A recent cloud security audit by the Department of Veterans Affairs Office of Inspector General (OIG) found a few weaknesses in the oversight of the management of security and privacy controls as well as in VA’s process for monitoring cloud service performance levels.
The Veterans Affairs Enterprise Cloud (VAEC), which is built on contracts with two major vendors, must follow the National Institute of Standards and Technology (NIST) risk management framework.
The Enterprise Cloud Solutions Office (ECSO) within the Office of Information and Technology (OIT) developed and operates the VAEC on the rented vendors’ infrastructure. The VAEC hosts more than 200 systems that employees, veterans, and contractors use to support the delivery of healthcare, compensation benefits, and home loan guarantees for veterans. It also helps expand cloud-based telework, telehealth, and storage capabilities across VA.
Once a cloud system is established, users purchase “cloud service provider credits” to gain access to the services.
The OIG conducted the audit to determine if VA is effectively assessing and monitoring security and privacy controls for cloud computing in accordance with federal guidance.
The audit team did not identify deficiencies in how VA completed the first six steps of the NIST risk management framework: preparing, categorizing, selecting, implementing, assessing, and authorizing controls. However, the team said it found deficiencies related to monitoring in step seven.
Notably, VA has not yet updated its guidance on security and privacy controls following a September 2020 change to NIST Special Publication 800-53, Security and Privacy Controls for Federal Information Systems and Organizations. Although OIT staff informed the audit team that they are working on updating the related policy, procedures, and directives, the team found systems were not compliant with the revised guidance as of June 2023. According to OIT, the anticipated policy adoption date is December 2023.
The audit team made two determinations related to weaknesses in the oversight and monitoring of its VAEC systems. This was due in part to OIT not effectively overseeing the management of security and privacy controls to make sure the systems and the information they contain are protected commensurate with the risk associated with their misuse or unauthorized disclosure.
The OIG examined the six infrastructure systems and a sample of seven of the systems hosted on that infrastructure. For those 13 VAEC systems reviewed, the team found sufficient controls for 18 of the 20 security and privacy control families. The two control families in which deficiencies were found were in the areas of securing personally identifiable information and supply chain management. Further, because required documentation was not always uploaded, the audit team could not verify that ongoing monitoring was occurring. Although no incursions or other impacts were identified in the course of this audit, VA will continue to lack assurance that VAEC controls are working as designed until it finishes updating its guidance and improves active monitoring of these systems.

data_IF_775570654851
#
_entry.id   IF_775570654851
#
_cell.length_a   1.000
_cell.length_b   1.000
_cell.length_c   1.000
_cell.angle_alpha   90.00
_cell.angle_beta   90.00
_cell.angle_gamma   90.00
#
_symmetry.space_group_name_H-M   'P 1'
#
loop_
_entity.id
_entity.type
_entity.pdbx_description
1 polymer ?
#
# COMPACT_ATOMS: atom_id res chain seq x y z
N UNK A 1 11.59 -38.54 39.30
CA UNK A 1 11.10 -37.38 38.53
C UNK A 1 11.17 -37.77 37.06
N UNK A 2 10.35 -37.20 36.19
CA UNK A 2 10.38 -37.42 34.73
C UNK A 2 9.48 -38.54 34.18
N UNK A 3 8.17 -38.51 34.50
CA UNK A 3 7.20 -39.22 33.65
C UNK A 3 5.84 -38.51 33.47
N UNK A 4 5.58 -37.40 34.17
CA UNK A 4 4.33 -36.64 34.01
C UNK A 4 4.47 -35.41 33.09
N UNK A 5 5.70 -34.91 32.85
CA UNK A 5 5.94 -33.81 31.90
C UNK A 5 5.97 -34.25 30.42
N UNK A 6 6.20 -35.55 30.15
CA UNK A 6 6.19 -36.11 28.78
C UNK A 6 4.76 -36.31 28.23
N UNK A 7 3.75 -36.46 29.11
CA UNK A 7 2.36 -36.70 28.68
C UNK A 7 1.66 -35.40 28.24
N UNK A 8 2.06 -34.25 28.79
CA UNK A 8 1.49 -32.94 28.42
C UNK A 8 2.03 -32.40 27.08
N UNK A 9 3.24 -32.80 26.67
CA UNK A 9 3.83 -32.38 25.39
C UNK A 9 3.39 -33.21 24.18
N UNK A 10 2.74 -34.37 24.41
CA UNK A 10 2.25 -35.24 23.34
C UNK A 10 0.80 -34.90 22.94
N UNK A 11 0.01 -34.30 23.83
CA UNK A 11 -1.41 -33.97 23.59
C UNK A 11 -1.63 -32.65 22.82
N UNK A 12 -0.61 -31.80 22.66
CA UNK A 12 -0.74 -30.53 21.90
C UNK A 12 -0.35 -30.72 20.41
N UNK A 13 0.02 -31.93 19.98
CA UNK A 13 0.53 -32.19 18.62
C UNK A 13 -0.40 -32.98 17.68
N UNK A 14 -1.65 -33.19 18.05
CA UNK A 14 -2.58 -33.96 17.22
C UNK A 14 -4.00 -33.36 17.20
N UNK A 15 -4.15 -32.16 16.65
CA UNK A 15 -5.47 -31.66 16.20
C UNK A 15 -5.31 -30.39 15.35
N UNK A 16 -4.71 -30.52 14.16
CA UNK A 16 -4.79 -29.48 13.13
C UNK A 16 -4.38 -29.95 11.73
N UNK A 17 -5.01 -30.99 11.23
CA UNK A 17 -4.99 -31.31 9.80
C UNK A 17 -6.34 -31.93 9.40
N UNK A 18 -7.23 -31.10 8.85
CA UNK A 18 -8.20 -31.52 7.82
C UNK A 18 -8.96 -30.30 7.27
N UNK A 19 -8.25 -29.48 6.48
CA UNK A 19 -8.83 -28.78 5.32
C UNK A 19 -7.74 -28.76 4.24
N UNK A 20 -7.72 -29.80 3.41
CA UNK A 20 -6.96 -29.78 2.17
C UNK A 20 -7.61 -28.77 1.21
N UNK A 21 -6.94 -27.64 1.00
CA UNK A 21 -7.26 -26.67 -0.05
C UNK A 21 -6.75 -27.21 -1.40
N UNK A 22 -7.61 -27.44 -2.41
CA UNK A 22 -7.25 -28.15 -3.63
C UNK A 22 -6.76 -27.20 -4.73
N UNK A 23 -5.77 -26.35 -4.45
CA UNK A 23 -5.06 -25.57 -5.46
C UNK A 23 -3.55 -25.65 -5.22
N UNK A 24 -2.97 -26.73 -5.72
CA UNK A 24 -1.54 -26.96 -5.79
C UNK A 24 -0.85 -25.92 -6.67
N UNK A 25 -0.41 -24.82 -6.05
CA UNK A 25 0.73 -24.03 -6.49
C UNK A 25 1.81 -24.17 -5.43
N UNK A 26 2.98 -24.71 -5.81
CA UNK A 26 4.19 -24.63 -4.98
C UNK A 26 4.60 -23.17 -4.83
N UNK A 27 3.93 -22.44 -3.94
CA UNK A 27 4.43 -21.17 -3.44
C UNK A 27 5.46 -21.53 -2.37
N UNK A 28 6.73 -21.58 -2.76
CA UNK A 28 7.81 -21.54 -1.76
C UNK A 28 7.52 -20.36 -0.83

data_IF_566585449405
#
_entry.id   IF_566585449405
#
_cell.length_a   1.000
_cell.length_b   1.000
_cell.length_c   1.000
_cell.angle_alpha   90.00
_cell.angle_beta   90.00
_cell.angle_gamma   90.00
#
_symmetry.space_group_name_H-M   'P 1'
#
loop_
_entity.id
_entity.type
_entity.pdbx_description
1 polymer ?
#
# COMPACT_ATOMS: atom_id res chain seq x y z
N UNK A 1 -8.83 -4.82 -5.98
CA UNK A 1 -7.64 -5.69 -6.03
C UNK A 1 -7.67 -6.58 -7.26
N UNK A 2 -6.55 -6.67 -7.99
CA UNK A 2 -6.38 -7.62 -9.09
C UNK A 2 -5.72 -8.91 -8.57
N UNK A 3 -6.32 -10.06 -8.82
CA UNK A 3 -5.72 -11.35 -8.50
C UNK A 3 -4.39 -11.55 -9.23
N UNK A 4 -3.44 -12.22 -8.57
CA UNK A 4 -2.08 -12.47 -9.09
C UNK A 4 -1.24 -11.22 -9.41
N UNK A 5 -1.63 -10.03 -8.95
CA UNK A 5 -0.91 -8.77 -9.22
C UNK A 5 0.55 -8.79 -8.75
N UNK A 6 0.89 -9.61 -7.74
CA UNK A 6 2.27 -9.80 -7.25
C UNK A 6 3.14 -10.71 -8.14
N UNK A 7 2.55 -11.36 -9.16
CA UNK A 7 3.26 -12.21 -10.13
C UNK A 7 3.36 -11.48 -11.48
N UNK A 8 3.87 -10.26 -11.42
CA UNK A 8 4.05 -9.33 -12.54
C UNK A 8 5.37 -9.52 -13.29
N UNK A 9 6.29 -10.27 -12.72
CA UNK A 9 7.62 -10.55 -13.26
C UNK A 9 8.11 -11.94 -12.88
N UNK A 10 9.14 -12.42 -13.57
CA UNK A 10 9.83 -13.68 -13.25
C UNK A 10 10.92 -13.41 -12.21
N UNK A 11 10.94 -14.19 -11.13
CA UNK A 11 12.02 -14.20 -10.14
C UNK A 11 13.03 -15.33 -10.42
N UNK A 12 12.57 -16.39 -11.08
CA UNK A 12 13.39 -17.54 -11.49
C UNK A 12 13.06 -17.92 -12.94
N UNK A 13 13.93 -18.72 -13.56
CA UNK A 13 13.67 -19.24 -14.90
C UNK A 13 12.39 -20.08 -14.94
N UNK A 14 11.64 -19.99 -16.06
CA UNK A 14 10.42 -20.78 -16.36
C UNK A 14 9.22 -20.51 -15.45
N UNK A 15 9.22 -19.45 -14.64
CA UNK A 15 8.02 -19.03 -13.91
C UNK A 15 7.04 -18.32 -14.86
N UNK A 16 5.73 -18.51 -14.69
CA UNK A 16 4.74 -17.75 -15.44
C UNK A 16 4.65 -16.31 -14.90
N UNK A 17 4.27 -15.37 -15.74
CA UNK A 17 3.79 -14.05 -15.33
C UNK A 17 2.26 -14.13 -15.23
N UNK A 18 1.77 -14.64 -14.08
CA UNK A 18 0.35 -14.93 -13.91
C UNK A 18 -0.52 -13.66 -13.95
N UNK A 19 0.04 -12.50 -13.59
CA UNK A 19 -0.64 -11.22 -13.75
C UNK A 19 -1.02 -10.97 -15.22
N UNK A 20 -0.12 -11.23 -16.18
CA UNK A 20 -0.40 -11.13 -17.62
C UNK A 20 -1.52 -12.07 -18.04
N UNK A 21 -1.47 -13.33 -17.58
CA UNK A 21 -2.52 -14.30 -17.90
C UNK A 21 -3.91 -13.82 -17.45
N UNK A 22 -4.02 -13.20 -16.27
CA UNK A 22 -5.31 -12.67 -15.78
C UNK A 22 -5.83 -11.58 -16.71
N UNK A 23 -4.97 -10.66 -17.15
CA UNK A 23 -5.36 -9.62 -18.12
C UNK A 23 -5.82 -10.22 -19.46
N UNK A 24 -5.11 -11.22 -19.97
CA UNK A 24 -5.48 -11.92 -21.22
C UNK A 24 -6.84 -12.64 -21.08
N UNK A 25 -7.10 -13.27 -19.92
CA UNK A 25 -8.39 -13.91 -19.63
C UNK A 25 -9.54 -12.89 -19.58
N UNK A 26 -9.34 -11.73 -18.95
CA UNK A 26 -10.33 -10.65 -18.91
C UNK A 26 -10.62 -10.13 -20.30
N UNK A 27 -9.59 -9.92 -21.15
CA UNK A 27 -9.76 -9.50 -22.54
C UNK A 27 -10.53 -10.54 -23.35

The OIG also found that VA may be missing opportunities to recoup service credits when vendors do not meet their performance requirements, such as when incidents attributed to the vendor result in outages that exceed agreed-upon acceptable durations. According to the cloud service provider agreements, if the provider does not achieve and maintain agreed-upon service levels, then VA could be eligible for a credit toward future monthly service fees. Between June 2019 and December 2022 there were 10 cloud service outages eligible for claims for service credits due to outages attributed to the vendors. The audit team found VA did not request recoupment for nine of the 10 outages. This occurred because VA had not identified who is responsible for submitting the recoupment requests to the cloud service providers.
After meeting with the audit team, ECSO staff submitted one claim and created a process for requesting recoupment of service credits. However, ECSO did not develop a policy sufficient to identify, document, and submit cloud service incidents for potential recoupment of service credits and assign roles and responsibilities for doing so. Until VA finishes refining its newly established standard operating procedure, it remains at risk of not receiving service credits to which it is entitled. While VA recouped about $114,000 from one outage, the team was unable to determine how the amount was calculated; according to an ECSO official, the cloud service providers make that determination.
The OIG recommended the assistant secretary for information and technology develop a timeline for updating the security and privacy guidance to reflect the revisions to NIST Special Publication 800-53 and address identified weaknesses with personally identifiable information and supply chain management.
The audit team also said the assistant secretary should also establish a mechanism to ensure continuous monitoring of the VAEC systems to include having and testing plans (such as contingency, incident response, and disaster recovery plans) and conducting scanning as required. The team added that VA Directive 6517 and its accompanying handbook should also be updated to reflect the revised NIST requirements. The OIG further recommended that the assistant secretary continue to improve criteria and its processes for submitting claims to recoup service credits and assign roles and responsibilities for submitting claims and monitoring outcomes.
The assistant secretary for information and technology and chief information officer concurred with all five recommendations and submitted responsive action plans.